As you may remember, I've been stuck the last several weeks in figuring out how to structure my current novel. I've even taken a 10-day hiatus from early morning writing and worked on poetry instead. Now I'm on an 8-day writing retreat up on Whidbey Island north of Seattle. At the last minute (well, about 20 minutes before I was to leave), I glanced at my bookshelf and saw The Writer's Journey, a classic on the structure of story based on Joseph Campbell's work, by Christopher Vogler. I've had this book on my shelf for about a year and took it on another writing retreat some months ago but didn't even open it. But this time, something said, take this.
So, on Wednesday, my first full day of the retreat. I read several chapters, including a piece called "A Practical Guide" that Vogler circulated among his colleagues at Disney Studios for analyzing and repairing scripts. In the guide, he outlines the 12 phases of the hero's journey, derived from Campbell, and I could very quickly see which parts of my story (i.e., phases) were present and what was missing.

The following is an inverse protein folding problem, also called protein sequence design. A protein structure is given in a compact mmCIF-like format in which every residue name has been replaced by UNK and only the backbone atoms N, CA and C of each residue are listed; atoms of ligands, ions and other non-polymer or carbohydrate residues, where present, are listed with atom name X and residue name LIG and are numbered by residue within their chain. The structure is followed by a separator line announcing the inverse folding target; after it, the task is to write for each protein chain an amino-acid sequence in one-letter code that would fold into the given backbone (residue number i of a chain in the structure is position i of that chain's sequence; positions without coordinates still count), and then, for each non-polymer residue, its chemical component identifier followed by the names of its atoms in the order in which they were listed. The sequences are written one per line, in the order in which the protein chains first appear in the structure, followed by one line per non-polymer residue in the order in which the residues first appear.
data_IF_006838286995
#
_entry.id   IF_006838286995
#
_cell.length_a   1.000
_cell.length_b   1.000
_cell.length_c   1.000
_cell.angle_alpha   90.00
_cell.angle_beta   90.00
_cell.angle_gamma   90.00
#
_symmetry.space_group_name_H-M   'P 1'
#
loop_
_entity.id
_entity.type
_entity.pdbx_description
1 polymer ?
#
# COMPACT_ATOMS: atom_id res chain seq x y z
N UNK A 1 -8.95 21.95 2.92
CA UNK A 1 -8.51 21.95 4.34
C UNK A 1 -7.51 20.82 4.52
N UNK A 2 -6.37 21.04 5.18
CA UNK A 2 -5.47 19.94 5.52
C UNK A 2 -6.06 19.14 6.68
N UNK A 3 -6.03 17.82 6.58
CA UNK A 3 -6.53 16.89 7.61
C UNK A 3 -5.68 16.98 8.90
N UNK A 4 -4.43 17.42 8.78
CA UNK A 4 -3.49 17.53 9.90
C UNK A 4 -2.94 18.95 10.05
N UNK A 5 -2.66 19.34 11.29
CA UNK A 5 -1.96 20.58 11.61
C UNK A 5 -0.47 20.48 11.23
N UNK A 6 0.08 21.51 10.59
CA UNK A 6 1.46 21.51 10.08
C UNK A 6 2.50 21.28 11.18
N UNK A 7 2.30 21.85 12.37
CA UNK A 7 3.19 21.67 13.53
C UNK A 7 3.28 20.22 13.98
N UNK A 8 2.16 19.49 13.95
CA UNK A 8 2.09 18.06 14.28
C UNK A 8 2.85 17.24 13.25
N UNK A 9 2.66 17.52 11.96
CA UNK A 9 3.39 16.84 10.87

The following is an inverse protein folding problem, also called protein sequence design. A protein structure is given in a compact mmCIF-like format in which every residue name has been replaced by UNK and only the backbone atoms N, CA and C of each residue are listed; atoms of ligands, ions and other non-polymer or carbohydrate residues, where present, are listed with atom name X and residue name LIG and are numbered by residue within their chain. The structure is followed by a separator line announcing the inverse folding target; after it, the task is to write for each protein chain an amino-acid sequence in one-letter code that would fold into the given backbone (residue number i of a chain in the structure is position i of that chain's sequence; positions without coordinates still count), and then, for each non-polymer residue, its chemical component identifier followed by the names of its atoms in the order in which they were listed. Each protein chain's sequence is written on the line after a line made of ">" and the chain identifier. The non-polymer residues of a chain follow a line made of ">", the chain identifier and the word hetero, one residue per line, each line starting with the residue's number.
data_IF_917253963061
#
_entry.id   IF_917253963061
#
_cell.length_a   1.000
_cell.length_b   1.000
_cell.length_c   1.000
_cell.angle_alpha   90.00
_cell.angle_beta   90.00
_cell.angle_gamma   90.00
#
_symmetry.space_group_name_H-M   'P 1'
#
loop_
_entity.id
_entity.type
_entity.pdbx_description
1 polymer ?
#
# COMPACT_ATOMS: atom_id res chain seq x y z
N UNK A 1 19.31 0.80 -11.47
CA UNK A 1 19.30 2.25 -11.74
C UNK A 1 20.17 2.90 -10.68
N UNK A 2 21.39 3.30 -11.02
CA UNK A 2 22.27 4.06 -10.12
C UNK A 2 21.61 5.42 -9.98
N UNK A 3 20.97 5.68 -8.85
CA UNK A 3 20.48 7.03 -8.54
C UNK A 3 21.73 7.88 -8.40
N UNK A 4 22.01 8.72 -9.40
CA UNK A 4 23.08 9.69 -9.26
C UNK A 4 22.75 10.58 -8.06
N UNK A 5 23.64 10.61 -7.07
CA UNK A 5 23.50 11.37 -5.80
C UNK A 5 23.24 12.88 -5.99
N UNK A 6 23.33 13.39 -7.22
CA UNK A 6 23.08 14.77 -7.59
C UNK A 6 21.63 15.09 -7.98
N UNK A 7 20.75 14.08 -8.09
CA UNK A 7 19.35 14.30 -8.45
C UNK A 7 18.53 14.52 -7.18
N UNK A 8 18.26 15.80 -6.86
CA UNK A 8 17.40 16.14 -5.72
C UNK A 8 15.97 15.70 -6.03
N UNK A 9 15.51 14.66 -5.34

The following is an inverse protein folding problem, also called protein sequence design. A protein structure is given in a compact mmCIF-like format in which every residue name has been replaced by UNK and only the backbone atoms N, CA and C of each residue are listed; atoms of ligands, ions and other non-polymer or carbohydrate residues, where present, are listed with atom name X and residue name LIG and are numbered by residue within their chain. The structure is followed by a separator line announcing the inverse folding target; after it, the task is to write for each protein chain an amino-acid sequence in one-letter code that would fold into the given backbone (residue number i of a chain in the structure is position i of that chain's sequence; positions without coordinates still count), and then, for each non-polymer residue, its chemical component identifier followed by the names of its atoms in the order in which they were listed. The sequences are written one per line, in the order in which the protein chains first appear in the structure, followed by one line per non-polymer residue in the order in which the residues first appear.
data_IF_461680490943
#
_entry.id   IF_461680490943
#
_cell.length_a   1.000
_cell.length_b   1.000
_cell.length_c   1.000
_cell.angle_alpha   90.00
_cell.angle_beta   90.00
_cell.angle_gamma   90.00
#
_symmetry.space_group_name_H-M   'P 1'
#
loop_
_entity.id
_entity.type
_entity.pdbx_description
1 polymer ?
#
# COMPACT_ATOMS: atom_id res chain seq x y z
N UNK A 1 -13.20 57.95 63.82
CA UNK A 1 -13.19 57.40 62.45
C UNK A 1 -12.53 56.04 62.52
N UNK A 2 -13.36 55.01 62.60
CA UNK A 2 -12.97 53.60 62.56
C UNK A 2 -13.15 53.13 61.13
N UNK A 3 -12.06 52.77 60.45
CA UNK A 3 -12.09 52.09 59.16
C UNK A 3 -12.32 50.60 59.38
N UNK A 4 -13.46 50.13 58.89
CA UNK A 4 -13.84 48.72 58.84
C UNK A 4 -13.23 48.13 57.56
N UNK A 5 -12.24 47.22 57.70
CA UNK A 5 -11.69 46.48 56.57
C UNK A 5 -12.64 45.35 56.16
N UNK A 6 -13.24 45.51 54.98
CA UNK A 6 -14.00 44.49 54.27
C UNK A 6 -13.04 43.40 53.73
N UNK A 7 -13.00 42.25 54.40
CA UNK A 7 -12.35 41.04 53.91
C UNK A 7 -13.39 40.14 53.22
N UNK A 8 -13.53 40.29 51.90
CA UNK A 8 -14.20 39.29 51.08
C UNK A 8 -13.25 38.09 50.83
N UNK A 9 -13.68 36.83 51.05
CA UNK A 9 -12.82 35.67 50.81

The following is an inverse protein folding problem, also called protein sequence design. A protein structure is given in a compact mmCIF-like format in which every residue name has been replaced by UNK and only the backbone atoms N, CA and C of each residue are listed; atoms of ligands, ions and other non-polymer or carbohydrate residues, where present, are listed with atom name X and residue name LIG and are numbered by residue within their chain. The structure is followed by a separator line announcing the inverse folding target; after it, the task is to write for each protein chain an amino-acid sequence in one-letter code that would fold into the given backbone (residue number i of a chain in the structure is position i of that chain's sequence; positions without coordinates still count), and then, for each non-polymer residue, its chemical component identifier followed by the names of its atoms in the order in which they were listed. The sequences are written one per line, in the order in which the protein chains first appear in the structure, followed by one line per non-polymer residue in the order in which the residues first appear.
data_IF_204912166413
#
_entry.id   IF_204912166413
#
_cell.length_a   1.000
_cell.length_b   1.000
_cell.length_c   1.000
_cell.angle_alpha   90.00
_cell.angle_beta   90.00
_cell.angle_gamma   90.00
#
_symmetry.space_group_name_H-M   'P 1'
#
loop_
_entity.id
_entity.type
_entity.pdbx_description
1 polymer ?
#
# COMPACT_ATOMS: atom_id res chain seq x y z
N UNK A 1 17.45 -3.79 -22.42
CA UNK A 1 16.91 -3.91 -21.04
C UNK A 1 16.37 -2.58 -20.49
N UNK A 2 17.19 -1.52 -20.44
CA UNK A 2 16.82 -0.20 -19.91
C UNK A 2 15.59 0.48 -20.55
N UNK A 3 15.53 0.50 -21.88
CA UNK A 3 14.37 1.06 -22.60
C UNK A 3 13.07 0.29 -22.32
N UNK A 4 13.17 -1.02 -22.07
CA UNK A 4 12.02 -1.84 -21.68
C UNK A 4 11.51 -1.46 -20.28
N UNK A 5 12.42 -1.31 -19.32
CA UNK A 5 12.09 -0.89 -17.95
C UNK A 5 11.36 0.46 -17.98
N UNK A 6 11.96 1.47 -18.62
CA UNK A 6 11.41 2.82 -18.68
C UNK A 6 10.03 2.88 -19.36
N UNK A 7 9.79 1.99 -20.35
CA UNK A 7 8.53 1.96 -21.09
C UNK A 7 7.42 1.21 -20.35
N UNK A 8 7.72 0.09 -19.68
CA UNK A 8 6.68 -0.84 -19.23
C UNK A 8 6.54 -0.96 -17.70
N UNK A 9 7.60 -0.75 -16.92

As I've said before in this blog, I'm a "pantser" as a writer. I write by the seat of my imagination, letting the story unfold, rather than outlining and engineering it all in advance. So in the unfolding of the first 3/4 of this novel, characters have appeared that I wasn't quite sure what to do with, in particular, a young boy. At first, I thought I was writing a mystery novel about this young boy but that isn't how the novel began to evolve. And then I couldn't figure out what to do with him, why he was there. I thought about eliminating him but it was too intriguing a beginning to the story.
When I read through Vogler's 12 phases, I suddenly knew why he was there and it was extraordinarily exciting. While that hasn't solved all my structural issues, it has resolved several other major plot problems and I am happily writing again.